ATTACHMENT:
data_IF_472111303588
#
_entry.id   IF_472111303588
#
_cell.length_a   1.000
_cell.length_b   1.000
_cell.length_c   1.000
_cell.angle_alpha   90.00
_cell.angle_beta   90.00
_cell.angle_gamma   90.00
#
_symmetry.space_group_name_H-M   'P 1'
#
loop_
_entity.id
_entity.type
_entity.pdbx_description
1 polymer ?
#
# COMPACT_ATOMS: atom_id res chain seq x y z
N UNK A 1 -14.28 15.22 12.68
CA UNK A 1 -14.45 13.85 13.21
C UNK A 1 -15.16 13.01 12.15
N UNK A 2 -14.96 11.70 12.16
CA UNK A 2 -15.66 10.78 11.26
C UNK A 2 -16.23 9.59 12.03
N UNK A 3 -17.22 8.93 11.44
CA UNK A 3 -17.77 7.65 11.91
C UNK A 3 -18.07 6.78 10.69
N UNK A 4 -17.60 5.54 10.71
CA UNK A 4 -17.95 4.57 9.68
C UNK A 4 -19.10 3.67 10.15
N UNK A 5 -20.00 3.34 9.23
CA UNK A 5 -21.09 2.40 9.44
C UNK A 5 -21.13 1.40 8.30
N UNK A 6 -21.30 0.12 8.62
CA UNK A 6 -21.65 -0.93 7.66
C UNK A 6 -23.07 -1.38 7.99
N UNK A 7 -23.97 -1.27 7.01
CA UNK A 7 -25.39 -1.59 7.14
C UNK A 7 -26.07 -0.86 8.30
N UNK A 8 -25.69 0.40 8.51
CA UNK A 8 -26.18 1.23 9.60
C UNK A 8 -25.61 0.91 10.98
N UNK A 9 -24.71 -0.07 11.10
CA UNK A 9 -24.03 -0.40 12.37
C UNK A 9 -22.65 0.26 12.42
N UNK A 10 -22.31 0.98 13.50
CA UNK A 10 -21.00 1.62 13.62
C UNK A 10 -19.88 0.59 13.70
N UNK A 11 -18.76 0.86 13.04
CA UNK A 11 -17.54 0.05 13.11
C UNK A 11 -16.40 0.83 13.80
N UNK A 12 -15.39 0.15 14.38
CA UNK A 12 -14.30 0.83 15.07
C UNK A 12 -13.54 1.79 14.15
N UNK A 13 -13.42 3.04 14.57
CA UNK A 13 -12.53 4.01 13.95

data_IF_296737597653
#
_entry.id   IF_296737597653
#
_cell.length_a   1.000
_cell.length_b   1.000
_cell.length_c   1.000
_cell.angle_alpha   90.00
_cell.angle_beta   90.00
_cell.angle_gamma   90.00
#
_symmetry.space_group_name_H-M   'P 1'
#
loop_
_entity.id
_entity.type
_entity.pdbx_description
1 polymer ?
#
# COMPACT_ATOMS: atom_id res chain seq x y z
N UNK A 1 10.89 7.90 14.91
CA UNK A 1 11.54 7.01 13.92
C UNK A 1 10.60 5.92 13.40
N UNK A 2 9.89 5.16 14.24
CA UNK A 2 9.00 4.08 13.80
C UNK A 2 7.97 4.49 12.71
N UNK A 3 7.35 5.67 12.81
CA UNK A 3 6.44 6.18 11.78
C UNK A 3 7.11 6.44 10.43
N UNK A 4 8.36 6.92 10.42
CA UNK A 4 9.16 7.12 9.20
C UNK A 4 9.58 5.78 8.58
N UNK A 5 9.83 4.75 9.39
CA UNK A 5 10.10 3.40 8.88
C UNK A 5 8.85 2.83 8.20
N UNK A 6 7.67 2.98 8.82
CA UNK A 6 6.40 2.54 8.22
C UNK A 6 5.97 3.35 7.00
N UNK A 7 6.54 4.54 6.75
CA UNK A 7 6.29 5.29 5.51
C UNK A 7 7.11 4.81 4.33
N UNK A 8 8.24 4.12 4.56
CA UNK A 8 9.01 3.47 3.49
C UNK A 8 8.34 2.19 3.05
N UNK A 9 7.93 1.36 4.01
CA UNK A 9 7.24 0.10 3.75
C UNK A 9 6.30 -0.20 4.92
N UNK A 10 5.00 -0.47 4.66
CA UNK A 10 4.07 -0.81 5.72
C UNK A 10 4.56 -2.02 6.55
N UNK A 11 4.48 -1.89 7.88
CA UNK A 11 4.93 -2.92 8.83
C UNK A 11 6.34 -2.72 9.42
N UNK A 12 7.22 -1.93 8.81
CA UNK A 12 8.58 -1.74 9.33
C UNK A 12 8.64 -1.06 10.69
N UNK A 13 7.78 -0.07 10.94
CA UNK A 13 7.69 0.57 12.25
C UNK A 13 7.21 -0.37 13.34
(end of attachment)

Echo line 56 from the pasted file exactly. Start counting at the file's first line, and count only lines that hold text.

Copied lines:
C UNK A 12 -13.54 1.79 14.15